These differences are aggravated by the fact that, "women also tend to receive less compensation than their male counterparts, advance within the organization at a slower rate, and generally interrupt their professional careers in order to devote time to raising a family" (Gupton & Slick, 1996). It is also believed that women have different leadership styles due, "women's interests in personal contacts, drive to achieve interpersonal harmony, and their tendency to work and play in egalitarian teams versus men's sensitivity to social dominance and their need to achieve rank in real or perceived hierarchies"(EPAA). But whether this difference is biological or sociological remains to be proved.
To address some of these issues, Harvard University's 'Mind, Brain Behaviour (MBB) Initiative held a discussion on sex differences between men and women and how these could affect career choices. The MBB debate on 'The Science of Gender and Science' was " on research on mind, brain, and behaviour that may be relevant o gender disparities in the sciences, including the studies of bias, discrimination and innate and acquired differences between the sexes"(ESE). ...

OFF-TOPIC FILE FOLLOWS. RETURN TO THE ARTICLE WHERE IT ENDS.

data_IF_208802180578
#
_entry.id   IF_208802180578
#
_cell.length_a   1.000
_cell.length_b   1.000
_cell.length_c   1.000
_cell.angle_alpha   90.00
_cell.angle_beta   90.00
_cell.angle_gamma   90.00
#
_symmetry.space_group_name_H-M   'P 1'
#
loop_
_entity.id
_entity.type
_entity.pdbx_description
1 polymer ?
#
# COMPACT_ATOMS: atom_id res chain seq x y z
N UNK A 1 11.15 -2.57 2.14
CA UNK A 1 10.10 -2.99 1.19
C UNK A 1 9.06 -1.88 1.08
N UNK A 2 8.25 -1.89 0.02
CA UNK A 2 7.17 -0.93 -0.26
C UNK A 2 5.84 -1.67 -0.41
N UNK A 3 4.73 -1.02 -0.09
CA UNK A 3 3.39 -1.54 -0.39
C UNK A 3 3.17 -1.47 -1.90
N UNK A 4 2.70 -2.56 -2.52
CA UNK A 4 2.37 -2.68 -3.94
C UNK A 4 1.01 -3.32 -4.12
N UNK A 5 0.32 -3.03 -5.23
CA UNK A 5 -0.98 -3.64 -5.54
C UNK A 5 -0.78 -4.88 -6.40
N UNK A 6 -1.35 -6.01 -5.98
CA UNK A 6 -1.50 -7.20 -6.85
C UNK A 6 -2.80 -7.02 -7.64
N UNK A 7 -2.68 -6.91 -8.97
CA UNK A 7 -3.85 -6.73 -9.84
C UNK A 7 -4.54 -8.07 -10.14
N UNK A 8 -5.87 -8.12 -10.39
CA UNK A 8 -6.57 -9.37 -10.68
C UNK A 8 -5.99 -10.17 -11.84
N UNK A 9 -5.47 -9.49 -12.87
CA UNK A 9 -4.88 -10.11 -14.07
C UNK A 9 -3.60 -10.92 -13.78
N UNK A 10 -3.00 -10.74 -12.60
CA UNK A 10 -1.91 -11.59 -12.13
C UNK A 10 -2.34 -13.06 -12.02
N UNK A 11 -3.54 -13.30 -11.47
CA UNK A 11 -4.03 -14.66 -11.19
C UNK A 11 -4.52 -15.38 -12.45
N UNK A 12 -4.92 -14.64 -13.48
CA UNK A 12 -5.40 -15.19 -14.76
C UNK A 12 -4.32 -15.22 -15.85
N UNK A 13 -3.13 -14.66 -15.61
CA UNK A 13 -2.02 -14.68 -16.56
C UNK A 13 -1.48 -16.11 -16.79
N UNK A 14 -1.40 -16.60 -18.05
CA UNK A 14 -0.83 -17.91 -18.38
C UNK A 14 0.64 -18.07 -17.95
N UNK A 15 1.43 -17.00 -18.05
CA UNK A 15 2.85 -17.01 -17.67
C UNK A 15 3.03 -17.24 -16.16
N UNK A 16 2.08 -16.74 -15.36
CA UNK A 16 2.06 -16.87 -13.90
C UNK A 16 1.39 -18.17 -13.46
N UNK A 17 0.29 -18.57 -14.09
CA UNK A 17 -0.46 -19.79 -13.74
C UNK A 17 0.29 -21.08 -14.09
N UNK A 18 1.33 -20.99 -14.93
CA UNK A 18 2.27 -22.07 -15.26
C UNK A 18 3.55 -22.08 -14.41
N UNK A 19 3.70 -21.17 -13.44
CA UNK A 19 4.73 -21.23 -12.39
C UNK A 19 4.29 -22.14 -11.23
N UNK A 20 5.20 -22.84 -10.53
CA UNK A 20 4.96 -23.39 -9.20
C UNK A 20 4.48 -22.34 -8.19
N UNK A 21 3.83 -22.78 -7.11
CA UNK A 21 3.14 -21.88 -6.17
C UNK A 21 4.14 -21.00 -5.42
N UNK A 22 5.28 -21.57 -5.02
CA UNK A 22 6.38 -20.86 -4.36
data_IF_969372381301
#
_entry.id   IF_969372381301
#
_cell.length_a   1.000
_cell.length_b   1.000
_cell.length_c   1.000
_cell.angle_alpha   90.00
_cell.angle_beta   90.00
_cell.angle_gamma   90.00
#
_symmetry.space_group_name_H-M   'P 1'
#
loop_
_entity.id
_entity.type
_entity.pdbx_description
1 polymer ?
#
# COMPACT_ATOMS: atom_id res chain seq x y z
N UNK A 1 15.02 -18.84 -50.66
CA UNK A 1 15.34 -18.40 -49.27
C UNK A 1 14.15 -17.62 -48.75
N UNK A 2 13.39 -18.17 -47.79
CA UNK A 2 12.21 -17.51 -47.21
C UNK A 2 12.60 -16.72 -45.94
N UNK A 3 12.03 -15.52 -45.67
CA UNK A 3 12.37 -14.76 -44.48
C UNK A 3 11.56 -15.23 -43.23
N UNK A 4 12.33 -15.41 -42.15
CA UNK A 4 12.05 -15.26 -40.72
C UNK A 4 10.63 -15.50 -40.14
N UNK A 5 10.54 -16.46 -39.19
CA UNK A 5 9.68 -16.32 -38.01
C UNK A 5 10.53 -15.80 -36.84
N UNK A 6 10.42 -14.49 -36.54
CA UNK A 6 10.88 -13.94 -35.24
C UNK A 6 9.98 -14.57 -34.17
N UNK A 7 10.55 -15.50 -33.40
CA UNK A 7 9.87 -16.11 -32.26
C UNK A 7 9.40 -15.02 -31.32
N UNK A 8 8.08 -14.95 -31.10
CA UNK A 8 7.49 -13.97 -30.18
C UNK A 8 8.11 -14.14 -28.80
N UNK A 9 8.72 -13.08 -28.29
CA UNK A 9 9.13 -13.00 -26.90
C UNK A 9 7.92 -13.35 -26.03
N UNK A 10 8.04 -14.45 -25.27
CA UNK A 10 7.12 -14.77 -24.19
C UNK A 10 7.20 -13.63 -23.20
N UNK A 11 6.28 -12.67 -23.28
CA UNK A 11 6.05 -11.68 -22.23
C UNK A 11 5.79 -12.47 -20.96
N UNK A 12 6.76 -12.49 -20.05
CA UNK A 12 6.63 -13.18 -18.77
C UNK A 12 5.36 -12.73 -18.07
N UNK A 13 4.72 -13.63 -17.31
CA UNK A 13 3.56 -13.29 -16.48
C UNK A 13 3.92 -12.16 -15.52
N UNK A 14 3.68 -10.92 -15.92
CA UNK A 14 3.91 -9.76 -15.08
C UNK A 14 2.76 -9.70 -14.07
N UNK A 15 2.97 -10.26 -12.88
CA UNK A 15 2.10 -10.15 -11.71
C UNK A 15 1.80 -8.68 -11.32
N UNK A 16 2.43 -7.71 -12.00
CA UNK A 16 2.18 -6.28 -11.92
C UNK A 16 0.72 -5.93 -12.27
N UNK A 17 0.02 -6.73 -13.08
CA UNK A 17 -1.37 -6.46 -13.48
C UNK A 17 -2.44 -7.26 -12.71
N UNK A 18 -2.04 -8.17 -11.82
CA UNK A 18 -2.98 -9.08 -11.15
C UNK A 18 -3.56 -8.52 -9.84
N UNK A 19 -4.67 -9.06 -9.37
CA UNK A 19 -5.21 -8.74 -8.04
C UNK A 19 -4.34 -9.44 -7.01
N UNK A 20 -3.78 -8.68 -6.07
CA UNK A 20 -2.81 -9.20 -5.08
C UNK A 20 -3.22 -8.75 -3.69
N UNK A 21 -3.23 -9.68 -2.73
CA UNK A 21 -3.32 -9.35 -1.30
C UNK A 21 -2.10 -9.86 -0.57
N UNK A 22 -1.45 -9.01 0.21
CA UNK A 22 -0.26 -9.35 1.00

At the extreme ends of these viewpoints, the 'nature' position is that males have certain innate talents and characteristics that make them more suitable for certain types of work. On the other hand, the 'nurture' viewpoint is that there are no fundamental biological differences between males and females and that the so-called differences are due to social factors like gender profiling and stereotypes. Diane Halpern, president of the American Psychological Association has stated that, "There aresizeable differences with respect to some cognitive abilities. Socialization practices are undoubtedly important, but there is also good evidence that biological sex differences play a role"(ESE). Thus the 'nature' stand gains some credibility.
Right at the outset, one has to admit that sex differences do exist. Apart from the obvious and purely physical differences are the ingrained genetic ones like being attracted to members of the opposite sex, as well as different levels of skills in various spheres of human endeavor. This in no way implies that women are in any manner inferior to men. In fact, there are many attributes in which women outperform men, e.g. in timed tests. Researchers at the Vanderbilt University found that, " males scored lower than females in all age groups in tests measuring processing speeds[but also that]males consistently outperformed females in some verbal abilities"(VUPR). Further research is planned since the researchers believe that there are, "different paths to competence, and we believe that there are fundamental differences in hoe male and female brains end up getting organized"(VUPR). The follow up studies include using tools such as magnetic resonance imaging (MRI) to